Commit your work to the Lord, then it will succeed. Proverbs 16: 3 (TLB)
Strategy has become a buzzword in every part of human endeavour. We hear of it every day being used both in corporate and individual life to describe an approach to achieve success. It is common to listen to pupils talk about it. The word “strategy” originated from the army, and so it is regularly used as part of military intelligence. Businessmen also adopt strategies to solve business problems; gamblers deploy strategy in their gambling business extrapolates upshot, and even damned souls like robbers frequently take a strategy to escape arrest. Hence, everybody seems familiar with the word as a means of achieving the desired goal.
Strategy is a device for accomplishing desired success in every human endeavour. It became an issue and a business tool some decades ago for many prominent organisations. It was this knowledge that led to the pioneering of strategy management by General Electric. Since then, it has played a prominent role in modern business management in light of the increasing need for companies to differentiate their products, services, image and the mode of service delivery to customers from those of the competitors.
Apart from being a successful business tool, strategy is generally a critical success factor in any human activity where there is war and competition for resource acquisition. Take, for instance; many professionals have likened the importance of strategy in business to the role it played in the terrorist attack on the World Trade Centre on September 11, 2002. The argument here is that the terrorist deployed an exceptionally different strategy to attack America which not only surprised Americans but the world.
Since the result of any struggle in life is either success or failure, the choice of the strategy deployed in the struggle determines success or failure of the struggle. In business generally, there is the war for talent, war for market shares, war for growth opportunities, and war to remain in business against different forces like competition, economic recession and regulatory requirements/sanctions. It, therefore, means that for business to achieve outstanding performance in the light of these forces, there must be a good and distinctive strategy that will place the business at an advantage.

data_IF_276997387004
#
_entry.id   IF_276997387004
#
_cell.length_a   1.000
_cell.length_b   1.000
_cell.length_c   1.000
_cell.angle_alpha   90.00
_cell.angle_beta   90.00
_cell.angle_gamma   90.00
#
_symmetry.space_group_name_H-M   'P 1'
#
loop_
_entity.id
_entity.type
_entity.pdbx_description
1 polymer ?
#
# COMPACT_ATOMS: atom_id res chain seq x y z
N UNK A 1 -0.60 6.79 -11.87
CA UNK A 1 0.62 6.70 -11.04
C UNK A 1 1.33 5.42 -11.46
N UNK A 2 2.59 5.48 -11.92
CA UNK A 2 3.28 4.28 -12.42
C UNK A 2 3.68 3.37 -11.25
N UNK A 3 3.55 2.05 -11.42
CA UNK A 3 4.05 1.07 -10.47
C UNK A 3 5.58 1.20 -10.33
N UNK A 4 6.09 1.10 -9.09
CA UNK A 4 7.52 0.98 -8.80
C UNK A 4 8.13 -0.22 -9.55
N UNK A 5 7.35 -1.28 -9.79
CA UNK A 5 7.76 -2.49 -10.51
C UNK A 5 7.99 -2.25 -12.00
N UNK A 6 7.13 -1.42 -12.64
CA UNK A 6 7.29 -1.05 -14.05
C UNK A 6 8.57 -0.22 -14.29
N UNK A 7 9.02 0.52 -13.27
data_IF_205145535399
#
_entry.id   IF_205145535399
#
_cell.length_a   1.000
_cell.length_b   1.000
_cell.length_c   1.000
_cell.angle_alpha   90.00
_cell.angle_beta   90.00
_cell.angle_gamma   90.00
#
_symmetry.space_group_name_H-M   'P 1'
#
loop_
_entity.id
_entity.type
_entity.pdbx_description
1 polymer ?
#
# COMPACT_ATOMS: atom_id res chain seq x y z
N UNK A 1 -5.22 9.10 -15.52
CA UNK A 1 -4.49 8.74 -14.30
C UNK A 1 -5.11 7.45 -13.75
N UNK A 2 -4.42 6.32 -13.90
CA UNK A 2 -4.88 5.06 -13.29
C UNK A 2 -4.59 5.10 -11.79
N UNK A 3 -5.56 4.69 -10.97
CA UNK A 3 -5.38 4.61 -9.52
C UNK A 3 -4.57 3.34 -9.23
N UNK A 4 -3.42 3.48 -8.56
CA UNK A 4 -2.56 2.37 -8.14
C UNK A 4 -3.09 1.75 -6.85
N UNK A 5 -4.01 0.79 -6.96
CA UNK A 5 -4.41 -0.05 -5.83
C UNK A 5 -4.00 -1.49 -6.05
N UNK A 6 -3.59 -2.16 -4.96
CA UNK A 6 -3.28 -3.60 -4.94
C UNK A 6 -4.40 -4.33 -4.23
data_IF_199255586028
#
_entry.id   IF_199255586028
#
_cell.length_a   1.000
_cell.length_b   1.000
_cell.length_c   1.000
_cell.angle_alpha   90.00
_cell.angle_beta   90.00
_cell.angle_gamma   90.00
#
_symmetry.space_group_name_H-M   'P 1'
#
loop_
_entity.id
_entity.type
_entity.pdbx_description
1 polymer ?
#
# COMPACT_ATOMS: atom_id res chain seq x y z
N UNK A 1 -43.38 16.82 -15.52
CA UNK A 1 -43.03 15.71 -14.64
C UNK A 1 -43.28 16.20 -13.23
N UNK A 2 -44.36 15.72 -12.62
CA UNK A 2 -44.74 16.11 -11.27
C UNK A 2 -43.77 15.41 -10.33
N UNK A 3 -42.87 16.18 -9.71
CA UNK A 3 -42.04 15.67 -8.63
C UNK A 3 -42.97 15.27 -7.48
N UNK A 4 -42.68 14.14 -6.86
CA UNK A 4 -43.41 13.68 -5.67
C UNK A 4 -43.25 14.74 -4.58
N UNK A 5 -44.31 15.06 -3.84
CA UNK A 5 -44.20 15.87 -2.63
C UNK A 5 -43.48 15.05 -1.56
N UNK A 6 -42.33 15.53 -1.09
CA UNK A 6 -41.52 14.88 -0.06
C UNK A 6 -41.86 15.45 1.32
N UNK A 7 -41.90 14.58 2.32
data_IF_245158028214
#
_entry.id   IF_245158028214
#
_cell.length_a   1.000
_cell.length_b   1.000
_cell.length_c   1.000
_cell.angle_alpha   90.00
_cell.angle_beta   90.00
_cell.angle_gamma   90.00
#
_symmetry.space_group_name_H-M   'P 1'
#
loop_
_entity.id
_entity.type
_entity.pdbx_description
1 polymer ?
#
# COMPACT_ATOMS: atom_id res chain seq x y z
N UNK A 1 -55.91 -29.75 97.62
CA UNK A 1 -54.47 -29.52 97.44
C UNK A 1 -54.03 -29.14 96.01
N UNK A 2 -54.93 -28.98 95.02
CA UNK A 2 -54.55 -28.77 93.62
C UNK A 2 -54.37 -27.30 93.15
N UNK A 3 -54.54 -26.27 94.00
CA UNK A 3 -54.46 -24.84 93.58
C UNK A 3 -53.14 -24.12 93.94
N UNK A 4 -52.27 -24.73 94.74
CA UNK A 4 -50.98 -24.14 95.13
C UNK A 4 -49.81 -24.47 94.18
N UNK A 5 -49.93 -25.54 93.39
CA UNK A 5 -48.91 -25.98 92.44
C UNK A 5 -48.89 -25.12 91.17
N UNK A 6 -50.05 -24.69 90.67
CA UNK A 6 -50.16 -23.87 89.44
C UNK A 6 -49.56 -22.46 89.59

However, the way we conceive and implement strategy in business differ from the general application in other areas of life. While the use of it outside business may be trivial, strategy is conventional in business. In well-managed companies, it is regarded as part of business culture and traditions that guide management in allocating resources and optimising returns on investment. It is also a means of gaining a vantage position in the market. An organisation that usually adopts a distinctive strategy has an edge and chances of being profitable and more visible in the market than its competitors, especially those that offer unique products and services.
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